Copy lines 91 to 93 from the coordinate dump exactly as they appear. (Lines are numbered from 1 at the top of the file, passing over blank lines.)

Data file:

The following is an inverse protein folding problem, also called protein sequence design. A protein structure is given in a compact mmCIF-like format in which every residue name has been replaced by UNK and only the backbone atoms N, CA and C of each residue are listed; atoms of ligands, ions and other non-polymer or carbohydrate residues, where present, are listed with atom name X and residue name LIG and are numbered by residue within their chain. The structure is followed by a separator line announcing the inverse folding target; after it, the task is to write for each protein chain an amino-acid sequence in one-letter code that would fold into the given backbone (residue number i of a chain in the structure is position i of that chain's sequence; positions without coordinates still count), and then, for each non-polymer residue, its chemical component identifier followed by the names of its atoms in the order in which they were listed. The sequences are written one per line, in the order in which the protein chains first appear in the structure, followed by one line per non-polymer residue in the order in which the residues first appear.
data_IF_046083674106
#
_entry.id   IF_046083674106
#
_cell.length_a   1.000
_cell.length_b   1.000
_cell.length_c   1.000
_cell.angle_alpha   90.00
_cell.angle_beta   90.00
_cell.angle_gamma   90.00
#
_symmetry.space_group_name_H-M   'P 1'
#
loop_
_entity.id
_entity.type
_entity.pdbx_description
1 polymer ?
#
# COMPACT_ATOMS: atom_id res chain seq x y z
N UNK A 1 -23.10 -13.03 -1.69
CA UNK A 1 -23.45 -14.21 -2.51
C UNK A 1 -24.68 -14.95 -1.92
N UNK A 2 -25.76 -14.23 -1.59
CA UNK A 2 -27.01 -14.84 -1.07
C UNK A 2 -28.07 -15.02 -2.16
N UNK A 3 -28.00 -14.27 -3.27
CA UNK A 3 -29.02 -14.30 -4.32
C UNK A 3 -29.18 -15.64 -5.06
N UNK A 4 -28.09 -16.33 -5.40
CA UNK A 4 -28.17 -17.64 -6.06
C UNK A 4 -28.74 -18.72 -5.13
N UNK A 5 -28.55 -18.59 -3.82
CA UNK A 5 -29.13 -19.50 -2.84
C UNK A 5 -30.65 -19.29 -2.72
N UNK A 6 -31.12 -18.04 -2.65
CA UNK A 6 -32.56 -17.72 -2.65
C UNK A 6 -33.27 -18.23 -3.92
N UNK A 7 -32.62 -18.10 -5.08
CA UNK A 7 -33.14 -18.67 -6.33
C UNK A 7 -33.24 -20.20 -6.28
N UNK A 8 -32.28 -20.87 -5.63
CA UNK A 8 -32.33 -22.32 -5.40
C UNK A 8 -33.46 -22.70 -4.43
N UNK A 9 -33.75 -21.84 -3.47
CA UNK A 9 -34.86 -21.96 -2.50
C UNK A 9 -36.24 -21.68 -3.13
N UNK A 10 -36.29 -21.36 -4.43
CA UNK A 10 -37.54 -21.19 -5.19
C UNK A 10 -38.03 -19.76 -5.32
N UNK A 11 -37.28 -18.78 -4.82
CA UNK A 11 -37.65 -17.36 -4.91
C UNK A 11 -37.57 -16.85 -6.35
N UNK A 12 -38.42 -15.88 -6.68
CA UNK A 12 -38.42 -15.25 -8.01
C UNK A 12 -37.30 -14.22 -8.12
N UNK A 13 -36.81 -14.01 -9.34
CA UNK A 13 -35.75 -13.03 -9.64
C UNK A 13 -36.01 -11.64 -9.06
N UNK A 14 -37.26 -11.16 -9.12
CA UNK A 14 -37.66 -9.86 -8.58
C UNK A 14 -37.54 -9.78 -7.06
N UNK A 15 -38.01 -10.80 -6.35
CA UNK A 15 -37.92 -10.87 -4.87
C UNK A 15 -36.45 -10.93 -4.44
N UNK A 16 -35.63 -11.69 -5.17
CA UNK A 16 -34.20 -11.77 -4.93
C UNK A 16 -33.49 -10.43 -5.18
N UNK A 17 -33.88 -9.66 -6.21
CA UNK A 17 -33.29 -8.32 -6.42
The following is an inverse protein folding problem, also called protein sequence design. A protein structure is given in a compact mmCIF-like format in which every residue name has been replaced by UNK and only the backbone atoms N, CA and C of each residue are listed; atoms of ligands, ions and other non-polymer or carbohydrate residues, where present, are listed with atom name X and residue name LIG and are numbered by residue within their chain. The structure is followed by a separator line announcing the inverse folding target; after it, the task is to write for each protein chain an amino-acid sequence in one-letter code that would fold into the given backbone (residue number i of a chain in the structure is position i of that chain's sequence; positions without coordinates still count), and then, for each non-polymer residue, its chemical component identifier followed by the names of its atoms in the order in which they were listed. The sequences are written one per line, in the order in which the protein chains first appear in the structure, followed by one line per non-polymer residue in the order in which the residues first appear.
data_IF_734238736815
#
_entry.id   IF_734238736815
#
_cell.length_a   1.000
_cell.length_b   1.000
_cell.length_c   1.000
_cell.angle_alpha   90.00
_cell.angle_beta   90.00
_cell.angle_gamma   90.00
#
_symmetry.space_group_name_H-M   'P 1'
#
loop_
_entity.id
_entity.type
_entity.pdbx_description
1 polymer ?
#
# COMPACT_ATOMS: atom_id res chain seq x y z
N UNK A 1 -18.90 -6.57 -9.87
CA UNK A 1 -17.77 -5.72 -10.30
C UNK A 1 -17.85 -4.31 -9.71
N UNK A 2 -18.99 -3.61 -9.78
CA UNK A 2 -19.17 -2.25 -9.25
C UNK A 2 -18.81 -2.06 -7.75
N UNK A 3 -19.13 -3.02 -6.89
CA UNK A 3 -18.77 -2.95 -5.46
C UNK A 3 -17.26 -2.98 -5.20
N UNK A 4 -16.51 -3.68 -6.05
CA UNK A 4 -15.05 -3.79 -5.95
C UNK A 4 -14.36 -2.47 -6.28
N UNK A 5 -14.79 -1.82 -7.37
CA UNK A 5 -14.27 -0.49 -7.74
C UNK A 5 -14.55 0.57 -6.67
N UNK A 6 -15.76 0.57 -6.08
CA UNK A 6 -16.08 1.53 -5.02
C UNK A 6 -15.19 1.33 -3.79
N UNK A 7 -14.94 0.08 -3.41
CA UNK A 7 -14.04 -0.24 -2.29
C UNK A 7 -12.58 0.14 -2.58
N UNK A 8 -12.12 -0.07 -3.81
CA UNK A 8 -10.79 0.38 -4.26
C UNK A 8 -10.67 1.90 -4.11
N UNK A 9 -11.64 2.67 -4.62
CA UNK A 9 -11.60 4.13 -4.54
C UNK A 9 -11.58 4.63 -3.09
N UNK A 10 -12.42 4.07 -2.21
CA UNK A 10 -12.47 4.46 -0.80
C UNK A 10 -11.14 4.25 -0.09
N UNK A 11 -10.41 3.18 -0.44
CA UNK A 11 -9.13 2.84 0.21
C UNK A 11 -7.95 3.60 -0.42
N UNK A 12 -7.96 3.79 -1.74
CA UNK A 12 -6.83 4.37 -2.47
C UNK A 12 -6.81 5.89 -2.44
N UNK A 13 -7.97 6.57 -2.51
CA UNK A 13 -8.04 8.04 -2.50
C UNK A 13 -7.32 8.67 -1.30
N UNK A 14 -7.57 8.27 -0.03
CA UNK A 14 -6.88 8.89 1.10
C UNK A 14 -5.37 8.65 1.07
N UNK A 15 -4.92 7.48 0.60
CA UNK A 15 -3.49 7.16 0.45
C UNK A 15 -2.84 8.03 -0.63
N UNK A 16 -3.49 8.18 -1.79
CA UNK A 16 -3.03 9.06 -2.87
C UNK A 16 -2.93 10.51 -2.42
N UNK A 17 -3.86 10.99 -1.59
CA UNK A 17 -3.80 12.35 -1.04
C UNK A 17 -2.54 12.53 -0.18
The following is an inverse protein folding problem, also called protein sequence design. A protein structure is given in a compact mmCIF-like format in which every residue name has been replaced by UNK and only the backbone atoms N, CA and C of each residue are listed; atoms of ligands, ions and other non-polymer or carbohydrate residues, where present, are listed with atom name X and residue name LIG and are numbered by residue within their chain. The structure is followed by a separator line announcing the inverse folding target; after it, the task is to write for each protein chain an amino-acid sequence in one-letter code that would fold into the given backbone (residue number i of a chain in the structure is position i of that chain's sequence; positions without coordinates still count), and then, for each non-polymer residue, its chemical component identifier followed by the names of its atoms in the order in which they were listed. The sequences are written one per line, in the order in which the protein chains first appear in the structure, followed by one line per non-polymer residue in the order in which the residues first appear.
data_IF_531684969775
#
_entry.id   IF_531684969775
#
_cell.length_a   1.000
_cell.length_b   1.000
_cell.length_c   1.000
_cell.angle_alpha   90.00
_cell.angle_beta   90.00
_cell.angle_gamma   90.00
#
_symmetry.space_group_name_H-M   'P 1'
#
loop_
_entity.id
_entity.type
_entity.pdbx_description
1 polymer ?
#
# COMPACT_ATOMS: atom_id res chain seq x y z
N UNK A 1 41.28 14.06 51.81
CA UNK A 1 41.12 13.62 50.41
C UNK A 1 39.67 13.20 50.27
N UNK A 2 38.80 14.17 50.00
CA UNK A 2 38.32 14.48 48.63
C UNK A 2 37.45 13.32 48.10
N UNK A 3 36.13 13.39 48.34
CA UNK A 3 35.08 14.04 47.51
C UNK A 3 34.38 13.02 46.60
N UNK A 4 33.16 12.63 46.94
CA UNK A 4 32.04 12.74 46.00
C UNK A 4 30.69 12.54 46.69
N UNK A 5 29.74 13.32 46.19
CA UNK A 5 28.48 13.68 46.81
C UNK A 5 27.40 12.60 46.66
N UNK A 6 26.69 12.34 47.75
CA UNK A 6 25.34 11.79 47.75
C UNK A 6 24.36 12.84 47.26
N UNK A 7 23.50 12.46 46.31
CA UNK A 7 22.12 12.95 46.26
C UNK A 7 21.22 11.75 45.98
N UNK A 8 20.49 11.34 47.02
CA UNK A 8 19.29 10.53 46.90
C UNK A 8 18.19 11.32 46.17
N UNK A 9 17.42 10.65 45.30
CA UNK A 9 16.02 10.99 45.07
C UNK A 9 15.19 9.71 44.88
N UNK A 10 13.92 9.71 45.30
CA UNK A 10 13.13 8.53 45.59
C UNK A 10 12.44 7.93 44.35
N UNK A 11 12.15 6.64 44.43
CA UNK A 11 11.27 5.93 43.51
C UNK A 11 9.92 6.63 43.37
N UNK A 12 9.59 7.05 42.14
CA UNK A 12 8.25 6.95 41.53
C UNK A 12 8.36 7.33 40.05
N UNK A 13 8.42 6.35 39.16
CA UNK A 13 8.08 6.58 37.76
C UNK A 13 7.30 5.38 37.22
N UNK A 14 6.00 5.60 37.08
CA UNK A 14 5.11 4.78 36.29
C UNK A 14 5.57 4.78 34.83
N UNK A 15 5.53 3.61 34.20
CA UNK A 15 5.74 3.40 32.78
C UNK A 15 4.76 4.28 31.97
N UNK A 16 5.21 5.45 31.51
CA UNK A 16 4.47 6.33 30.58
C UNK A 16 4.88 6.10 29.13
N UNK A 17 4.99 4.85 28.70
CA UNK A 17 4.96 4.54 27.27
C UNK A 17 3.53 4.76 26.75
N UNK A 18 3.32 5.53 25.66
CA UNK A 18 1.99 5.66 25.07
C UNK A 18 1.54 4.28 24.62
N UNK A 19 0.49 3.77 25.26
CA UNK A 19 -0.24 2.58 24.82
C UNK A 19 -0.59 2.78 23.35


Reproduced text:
#
# COMPACT_ATOMS: atom_id res chain seq x y z
N UNK A 1 -18.90 -6.57 -9.87